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March 15, 2019

Mt 5: 20-26

For I tell you, unless your righteousness exceeds that of the scribes and Pharisees, you will never enter the kingdom of heaven.

“You have heard that it was said to those of ancient times, ‘You shall not murder’; and ‘whoever murders shall be liable to judgment.’ But I say to you that if you are angry with a brother or sister, you will be liable to judgment; and if you insult a brother or sister, you will be liable to the council; and if you say, ‘You fool,’ you will be liable to the hell of fire.

So when you are offering your gift at the altar, if you remember that your brother or sister has something against you, leave your gift there before the altar and go; first be reconciled to your brother or sister, and then come and offer your gift. Come to terms quickly with your accuser while you are on the way to court with him, or your accuser may hand you over to the judge, and the judge to the guard, and you will be thrown into prison. Truly I tell you, you will never get out until you have paid the last penny.

New Revised Standard Version, copyright 1989, by the National Council of the Churches of Christ in the United States of America. Used by permission. All rights reserved. USCCB approved.

Knowing Jesus through our weakness

Today’s Gospel reading is a part of the Sermon on the Mount. This famous text not only deepens the demands of the Old Testament laws and the traditions that arose from them, but it also deepens the meaning of our religious acts. Fasting, praying, and almsgiving are all occasions of inflating our egos and producing arrogant self-righteousness, if we are not careful. When I take these chapters seriously, I feel imperfect and unworthy of Christ’s kingdom. But didn’t Christ come for the weak and poor? Christ’s kingdom, as stated at the beginning of this sermon, belongs to the “poor in spirit.” It is precisely in knowing myself as poor that I understand why Jesus’ demands were so high. When I am weak, he is strong.

—Mark McNeil is the assistant principal for formation at Strake Jesuit College Preparatory in Houston, Texas.

Prayer

Lord Jesus, shelter me in your kingdom that is made of those who find life in knowing their poverty. Embrace me and all my neighbors in your divine love. Amen.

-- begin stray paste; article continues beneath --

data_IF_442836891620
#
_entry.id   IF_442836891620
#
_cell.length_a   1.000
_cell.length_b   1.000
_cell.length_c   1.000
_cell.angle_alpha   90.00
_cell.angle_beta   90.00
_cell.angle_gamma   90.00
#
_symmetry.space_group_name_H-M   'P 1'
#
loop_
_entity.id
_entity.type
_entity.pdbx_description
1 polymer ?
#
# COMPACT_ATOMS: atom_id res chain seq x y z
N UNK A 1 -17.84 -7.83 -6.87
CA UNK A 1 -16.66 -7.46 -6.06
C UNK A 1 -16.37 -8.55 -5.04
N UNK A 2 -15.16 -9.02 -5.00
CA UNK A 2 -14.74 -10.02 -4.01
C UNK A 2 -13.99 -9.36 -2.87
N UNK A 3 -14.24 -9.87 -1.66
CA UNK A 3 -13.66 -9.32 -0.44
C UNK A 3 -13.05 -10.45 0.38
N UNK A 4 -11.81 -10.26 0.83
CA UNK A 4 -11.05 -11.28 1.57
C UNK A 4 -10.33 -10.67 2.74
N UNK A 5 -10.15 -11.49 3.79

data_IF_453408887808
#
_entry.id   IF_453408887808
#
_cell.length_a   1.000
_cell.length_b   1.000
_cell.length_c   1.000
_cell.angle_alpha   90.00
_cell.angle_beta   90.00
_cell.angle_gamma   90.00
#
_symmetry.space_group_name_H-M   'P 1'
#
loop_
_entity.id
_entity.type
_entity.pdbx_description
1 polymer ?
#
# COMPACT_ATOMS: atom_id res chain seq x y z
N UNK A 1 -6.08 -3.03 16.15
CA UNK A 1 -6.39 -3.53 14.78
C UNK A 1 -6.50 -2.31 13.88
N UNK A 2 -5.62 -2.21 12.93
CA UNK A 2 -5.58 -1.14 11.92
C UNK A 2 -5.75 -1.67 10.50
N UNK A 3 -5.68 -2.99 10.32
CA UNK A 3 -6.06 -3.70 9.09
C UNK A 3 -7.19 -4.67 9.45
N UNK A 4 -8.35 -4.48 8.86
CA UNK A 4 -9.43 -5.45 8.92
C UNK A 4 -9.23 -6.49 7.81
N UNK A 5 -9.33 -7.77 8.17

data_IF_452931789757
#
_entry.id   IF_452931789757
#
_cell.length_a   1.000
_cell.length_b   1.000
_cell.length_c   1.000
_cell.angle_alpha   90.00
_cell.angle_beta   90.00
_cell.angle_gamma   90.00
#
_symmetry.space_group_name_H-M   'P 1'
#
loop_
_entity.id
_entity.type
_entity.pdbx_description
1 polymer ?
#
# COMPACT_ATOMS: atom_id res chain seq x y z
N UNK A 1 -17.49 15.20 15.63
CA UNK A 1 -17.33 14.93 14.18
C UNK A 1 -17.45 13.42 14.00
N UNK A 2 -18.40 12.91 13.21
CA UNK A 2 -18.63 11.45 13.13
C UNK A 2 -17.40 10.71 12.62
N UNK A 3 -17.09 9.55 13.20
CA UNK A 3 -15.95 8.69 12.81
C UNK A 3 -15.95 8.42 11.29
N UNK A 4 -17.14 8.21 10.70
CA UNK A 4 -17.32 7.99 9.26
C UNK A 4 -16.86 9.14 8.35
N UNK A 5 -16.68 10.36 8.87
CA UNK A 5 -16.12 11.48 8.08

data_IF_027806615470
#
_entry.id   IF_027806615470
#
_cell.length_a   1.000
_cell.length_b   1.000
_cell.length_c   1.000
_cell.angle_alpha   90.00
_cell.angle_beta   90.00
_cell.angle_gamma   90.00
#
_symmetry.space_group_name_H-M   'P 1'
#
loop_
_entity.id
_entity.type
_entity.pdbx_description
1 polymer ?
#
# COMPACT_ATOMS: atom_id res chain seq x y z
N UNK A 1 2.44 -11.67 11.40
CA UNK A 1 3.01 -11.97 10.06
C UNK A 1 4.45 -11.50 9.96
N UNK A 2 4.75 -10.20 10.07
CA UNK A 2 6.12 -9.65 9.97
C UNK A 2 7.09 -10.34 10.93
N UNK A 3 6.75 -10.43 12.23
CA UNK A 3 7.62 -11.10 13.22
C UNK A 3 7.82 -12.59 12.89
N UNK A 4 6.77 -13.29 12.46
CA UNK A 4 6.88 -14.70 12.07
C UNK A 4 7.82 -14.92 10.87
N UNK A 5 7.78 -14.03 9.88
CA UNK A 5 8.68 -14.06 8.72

—Mark McNeil

 


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March 15, 2019

Mt 5: 20-26

For I tell you, unless your righteousness exceeds that of the scribes and Pharisees, you will never enter the kingdom of heaven.

“You have heard that it was said to those of ancient times, ‘You shall not murder’; and ‘whoever murders shall be liable to judgment.’ But I say to you that if you are angry with a brother or sister, you will be liable to judgment; and if you insult a brother or sister, you will be liable to the council; and if you say, ‘You fool,’ you will be liable to the hell of fire.

So when you are offering your gift at the altar, if you remember that your brother or sister has something against you, leave your gift there before the altar and go; first be reconciled to your brother or sister, and then come and offer your gift. Come to terms quickly with your accuser while you are on the way to court with him, or your accuser may hand you over to the judge, and the judge to the guard, and you will be thrown into prison. Truly I tell you, you will never get out until you have paid the last penny.

New Revised Standard Version, copyright 1989, by the National Council of the Churches of Christ in the United States of America. Used by permission. All rights reserved. USCCB approved.

Knowing Jesus through our weakness

Today’s Gospel reading is a part of the Sermon on the Mount. This famous text not only deepens the demands of the Old Testament laws and the traditions that arose from them, but it also deepens the meaning of our religious acts. Fasting, praying, and almsgiving are all occasions of inflating our egos and producing arrogant self-righteousness, if we are not careful. When I take these chapters seriously, I feel imperfect and unworthy of Christ’s kingdom. But didn’t Christ come for the weak and poor? Christ’s kingdom, as stated at the beginning of this sermon, belongs to the “poor in spirit.” It is precisely in knowing myself as poor that I understand why Jesus’ demands were so high. When I am weak, he is strong.

—Mark McNeil is the assistant principal for formation at Strake Jesuit College Preparatory in Houston, Texas.

Prayer

Lord Jesus, shelter me in your kingdom that is made of those who find life in knowing their poverty. Embrace me and all my neighbors in your divine love. Amen.

—Mark McNeil

 


Please share the Good Word with your friends!